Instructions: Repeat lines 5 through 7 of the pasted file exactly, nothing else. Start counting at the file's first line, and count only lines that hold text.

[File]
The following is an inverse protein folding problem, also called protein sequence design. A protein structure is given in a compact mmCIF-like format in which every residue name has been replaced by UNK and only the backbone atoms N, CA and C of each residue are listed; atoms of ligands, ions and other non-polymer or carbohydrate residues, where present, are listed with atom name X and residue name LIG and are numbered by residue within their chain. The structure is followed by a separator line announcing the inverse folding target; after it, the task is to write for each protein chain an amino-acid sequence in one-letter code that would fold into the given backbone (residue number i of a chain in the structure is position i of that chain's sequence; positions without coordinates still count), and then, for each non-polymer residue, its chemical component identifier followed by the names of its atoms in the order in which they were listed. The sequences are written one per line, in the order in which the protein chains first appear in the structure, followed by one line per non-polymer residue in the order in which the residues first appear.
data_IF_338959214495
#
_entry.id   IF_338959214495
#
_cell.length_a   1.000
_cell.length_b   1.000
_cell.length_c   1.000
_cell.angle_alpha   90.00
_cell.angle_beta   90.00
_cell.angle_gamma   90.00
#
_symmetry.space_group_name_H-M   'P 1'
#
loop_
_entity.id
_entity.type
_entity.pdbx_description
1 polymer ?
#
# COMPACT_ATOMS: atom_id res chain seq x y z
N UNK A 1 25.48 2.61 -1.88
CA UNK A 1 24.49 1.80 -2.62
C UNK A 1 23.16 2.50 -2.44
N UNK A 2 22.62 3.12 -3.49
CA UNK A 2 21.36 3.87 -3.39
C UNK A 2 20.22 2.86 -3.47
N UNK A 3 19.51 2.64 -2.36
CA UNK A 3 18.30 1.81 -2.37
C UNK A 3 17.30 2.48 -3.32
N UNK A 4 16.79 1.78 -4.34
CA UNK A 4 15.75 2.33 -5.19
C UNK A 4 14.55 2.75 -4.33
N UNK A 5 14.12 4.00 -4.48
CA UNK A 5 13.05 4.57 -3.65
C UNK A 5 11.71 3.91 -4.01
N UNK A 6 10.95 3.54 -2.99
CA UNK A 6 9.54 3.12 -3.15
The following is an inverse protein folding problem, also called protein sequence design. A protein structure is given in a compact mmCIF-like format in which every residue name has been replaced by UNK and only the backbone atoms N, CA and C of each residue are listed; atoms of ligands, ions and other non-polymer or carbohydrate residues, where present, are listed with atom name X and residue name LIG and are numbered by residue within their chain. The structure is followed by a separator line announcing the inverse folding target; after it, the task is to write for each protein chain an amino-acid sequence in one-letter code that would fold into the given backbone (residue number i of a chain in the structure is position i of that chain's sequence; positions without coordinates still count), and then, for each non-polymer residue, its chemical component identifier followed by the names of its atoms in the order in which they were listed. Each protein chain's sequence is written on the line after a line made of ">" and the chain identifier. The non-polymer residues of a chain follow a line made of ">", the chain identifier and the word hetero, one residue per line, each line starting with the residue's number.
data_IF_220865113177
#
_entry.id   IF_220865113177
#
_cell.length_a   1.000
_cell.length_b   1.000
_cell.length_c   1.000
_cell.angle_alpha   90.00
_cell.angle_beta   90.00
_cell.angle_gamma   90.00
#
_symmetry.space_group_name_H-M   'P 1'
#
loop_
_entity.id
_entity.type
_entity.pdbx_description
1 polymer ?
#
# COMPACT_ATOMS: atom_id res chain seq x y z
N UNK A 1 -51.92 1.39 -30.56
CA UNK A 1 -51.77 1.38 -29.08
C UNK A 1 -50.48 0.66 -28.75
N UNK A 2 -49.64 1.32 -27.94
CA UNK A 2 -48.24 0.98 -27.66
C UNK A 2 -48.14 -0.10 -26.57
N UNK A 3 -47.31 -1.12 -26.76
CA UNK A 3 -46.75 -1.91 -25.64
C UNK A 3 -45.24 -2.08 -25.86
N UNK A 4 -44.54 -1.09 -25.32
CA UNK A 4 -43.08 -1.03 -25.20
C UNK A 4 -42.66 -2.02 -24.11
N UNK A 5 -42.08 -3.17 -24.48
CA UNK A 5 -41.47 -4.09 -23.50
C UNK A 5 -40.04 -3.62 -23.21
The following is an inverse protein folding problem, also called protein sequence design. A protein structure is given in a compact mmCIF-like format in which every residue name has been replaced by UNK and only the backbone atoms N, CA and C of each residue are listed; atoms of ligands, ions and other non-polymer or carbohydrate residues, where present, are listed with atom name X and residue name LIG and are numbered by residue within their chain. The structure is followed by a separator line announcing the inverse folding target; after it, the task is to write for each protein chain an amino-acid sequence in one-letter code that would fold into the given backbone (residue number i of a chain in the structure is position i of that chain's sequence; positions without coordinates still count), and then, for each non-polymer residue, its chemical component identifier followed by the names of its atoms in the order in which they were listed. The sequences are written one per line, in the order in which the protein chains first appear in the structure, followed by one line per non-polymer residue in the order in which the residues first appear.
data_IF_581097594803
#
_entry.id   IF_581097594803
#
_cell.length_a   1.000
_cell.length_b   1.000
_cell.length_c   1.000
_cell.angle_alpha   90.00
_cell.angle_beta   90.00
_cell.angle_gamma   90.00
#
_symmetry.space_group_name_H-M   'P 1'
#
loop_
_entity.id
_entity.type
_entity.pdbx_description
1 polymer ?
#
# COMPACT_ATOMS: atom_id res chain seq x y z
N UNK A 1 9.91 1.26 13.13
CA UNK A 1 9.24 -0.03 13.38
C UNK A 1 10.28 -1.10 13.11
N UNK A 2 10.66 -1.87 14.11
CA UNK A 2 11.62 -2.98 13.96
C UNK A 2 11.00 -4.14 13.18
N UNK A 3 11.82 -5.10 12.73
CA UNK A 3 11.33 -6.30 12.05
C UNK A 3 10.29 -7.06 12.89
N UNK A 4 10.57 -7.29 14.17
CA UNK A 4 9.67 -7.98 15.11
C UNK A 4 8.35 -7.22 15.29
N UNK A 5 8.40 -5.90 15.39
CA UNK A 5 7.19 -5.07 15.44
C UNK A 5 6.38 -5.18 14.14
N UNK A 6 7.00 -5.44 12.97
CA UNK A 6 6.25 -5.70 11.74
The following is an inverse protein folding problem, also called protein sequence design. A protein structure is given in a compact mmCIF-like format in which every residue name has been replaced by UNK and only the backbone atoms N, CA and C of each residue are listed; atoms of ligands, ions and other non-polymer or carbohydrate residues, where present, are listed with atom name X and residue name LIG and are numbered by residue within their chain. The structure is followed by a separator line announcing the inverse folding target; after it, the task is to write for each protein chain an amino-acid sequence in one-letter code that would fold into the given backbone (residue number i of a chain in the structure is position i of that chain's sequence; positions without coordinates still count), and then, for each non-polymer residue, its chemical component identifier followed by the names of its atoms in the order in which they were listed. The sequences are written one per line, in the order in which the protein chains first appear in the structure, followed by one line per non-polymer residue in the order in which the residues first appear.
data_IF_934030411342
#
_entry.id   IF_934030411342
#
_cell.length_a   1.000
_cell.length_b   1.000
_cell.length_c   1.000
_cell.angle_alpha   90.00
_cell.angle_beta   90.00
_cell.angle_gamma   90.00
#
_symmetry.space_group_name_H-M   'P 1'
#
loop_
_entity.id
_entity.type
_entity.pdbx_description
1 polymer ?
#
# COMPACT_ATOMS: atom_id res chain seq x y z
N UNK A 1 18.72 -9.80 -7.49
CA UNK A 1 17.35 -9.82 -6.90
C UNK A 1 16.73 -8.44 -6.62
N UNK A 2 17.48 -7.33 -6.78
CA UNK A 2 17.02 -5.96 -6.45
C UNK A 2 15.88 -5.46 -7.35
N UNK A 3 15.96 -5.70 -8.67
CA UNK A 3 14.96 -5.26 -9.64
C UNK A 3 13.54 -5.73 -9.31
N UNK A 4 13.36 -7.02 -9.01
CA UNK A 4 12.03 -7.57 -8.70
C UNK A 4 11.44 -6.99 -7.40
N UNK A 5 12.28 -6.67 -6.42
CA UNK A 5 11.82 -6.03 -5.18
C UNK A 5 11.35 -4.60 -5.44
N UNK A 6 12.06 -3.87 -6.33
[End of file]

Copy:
#
_cell.length_a   1.000
_cell.length_b   1.000